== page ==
“Record my voice, so that when I get killed at least you’ll have something of me.” ~ Meena (a citizen of one of Afghanistan’s largest provinces)
Last week in Michigan, I watched the beloved American poet, Carolyn Forche, read her poetry; as if she were casting one spell after another into the audience. I hung onto each word. I savored every minute and was shocked, and disappointed, at how fast an hour had gone by.
She was funny, the content of her work was sad, joyful, and smart, and also of a woman who had deeply lived. She read about her family, friends, of politics and food. We got to see her world. She took us to exotic places, I, for one, certainly may never know except through her words.
She was free with her expressions, like a dancer at times, as she waved her arms, seeming as if she might float off the stage with honesty as her wind.
But presently I’m thinking about a horrendous opposition to all of this. How there are women in the world risking their lives to write poetry.
This reality makes me selfishly grateful I am not of that culture, while also appalled by it, with misogyny at its core, an undeniable hatred, domination and abuse of women is, harshly, a way of life for them. I can’t fathom what life might be for them. I feel compassion and also pained by their longings to be heard.
I feel helpless in my inability to do anything for them, but what I can do is write. Even if what I write sometimes doesn’t make complete sense, or isn’t as smart, or as vitally important as the New York Times, or as spell binding as Carolyn Forche’s poetry and performance. I can feel a little comfort in knowing that each time I sit at my computer, scribble a line, or a note in my journal, that I will not be beaten for it, or worse.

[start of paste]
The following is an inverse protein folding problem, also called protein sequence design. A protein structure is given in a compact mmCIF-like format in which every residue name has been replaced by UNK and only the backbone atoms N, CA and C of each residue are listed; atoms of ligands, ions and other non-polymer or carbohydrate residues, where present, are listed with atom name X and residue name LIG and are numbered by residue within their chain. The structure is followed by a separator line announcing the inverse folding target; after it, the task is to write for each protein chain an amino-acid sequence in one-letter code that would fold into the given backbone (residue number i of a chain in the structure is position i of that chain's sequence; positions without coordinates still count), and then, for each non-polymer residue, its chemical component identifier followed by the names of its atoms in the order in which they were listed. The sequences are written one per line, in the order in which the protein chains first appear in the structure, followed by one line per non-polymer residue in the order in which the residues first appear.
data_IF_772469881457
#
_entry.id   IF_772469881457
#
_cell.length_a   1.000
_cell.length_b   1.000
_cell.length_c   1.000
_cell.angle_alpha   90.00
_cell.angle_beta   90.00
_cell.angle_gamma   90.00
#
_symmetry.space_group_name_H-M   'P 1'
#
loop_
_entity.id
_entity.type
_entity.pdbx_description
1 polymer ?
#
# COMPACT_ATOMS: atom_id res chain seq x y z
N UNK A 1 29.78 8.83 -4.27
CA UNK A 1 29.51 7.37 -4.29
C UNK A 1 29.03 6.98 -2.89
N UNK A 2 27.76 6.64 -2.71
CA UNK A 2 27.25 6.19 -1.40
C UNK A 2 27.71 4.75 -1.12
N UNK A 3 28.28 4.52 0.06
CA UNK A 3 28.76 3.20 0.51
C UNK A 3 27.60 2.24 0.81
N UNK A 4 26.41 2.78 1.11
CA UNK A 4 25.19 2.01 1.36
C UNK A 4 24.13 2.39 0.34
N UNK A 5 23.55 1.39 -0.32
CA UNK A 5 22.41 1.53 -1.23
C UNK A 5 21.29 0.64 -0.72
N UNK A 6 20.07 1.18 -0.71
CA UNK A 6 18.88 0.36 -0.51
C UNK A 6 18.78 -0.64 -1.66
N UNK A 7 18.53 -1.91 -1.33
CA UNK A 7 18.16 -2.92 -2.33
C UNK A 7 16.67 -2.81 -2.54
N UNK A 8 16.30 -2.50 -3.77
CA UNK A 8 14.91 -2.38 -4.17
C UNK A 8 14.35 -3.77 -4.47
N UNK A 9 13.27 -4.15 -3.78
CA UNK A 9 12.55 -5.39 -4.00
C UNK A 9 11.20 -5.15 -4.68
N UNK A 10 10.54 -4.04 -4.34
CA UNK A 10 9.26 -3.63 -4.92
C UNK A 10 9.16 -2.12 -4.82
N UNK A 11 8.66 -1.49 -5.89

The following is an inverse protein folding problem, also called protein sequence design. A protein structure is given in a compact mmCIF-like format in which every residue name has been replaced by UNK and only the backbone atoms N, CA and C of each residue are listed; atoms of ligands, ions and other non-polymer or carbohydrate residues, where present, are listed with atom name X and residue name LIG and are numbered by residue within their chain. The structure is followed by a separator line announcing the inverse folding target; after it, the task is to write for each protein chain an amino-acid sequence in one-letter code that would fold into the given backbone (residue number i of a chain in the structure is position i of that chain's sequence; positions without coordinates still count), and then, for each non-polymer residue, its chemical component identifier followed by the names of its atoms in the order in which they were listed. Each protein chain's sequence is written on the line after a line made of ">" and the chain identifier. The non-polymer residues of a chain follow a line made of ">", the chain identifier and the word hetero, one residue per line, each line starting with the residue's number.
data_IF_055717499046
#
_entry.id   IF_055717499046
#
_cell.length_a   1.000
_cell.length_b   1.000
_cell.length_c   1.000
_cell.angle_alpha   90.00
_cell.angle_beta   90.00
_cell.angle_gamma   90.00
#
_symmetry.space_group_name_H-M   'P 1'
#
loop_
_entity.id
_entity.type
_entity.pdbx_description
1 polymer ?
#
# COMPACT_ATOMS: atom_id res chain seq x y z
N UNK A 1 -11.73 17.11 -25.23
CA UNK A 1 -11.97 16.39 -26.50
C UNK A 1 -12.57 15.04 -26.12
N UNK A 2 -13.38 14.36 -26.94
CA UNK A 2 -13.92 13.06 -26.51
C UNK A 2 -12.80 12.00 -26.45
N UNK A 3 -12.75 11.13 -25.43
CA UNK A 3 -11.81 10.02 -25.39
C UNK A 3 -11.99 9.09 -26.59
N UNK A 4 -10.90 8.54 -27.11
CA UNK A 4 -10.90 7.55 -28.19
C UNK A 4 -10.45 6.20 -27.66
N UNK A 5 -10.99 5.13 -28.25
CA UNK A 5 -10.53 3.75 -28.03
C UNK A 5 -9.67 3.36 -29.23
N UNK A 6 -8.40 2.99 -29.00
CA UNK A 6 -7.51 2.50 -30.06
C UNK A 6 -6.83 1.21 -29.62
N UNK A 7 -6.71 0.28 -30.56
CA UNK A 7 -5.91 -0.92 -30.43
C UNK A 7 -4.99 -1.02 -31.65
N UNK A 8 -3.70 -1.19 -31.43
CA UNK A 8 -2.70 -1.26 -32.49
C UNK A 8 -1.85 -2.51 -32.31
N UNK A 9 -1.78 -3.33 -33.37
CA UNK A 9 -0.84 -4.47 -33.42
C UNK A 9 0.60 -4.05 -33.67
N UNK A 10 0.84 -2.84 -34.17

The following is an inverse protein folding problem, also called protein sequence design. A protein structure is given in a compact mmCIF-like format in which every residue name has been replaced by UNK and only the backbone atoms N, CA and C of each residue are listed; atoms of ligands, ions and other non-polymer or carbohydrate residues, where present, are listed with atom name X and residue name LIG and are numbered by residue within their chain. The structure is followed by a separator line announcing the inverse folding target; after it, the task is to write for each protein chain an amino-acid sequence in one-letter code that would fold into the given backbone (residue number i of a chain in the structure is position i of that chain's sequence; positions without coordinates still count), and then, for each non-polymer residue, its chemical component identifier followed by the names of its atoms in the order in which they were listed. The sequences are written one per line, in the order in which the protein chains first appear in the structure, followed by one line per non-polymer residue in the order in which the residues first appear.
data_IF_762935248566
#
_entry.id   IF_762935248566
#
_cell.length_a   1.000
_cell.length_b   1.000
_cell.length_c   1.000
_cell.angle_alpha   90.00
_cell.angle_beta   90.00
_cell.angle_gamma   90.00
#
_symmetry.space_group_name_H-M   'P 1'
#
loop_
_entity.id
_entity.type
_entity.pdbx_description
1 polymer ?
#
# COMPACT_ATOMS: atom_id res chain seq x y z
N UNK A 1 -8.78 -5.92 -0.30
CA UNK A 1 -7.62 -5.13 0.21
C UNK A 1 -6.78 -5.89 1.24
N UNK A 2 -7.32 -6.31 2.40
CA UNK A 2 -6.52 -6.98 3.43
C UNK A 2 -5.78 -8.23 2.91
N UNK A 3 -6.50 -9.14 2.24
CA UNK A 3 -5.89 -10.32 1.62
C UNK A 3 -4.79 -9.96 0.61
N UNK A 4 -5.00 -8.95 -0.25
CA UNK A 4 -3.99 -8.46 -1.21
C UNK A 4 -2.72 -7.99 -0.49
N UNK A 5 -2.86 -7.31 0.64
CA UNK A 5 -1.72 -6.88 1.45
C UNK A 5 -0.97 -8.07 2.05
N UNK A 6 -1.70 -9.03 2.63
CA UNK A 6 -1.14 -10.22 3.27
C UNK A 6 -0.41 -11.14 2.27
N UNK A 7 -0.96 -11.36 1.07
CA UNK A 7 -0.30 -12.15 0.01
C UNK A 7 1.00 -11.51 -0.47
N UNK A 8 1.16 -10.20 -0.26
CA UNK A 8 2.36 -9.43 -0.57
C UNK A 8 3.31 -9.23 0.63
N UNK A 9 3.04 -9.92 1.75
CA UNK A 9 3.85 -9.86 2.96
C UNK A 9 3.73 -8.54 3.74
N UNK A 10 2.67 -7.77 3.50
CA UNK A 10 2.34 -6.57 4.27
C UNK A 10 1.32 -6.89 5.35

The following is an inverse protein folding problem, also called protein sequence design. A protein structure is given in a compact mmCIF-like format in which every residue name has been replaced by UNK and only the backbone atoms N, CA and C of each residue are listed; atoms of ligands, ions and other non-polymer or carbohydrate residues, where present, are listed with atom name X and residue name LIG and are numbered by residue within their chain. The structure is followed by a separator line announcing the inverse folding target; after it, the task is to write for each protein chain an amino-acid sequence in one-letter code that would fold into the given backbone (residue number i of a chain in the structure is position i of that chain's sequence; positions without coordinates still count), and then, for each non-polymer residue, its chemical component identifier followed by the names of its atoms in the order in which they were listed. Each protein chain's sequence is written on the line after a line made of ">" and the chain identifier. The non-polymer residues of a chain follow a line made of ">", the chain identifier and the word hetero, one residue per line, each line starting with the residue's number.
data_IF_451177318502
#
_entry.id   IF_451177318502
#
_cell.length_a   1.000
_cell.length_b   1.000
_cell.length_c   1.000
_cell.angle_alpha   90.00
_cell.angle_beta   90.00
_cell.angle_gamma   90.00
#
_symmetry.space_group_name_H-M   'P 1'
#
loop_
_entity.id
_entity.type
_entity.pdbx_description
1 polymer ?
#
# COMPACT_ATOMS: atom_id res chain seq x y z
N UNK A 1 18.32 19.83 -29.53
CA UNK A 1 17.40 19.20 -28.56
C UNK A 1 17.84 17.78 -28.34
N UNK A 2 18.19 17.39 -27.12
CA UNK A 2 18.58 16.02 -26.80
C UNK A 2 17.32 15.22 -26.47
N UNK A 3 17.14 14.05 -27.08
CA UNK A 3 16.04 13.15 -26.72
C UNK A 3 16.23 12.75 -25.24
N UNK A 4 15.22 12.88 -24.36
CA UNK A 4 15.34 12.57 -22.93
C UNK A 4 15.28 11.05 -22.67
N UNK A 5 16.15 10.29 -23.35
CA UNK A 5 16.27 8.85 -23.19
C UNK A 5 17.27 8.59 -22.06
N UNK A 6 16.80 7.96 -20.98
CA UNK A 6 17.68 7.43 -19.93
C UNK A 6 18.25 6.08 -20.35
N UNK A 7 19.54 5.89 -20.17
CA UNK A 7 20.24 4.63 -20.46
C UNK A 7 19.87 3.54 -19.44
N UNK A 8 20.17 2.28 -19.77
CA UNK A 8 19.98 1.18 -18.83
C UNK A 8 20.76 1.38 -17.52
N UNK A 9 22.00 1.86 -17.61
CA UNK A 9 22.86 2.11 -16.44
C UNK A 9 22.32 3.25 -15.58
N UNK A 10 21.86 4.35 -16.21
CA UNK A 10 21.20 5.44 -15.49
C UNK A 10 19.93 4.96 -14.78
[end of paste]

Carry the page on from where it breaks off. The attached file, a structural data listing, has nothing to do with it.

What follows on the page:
As I write, I energetically connect with those women in hiding, writing their poetry and prose, leaving proof behind that they lived, while continuing to risk everything, doing what I have taken too easily for granted.
I’ve known about Pakistan and Afghanistan, about these women, about the laws, forbidding them to express themselves, to talk about what’s “wrong with their government,” the ancient patriarchal laws that enforce such inhumane treatment of women.
These women are left unable to write about their day-to-day lives, of their relationships, their families, and also, how with the little amount of education they’ve been allowed, if any at all, that they continue to write poetry; inspires me to speak, as a fellow sister, “I care for your life. I care about what you have to say. I also love your poetry.”
“I am like a tulip in the desert. I die before I open, and the waves of desert breeze blow my petals away.” ~ Meena.
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Ed: Sara Crolick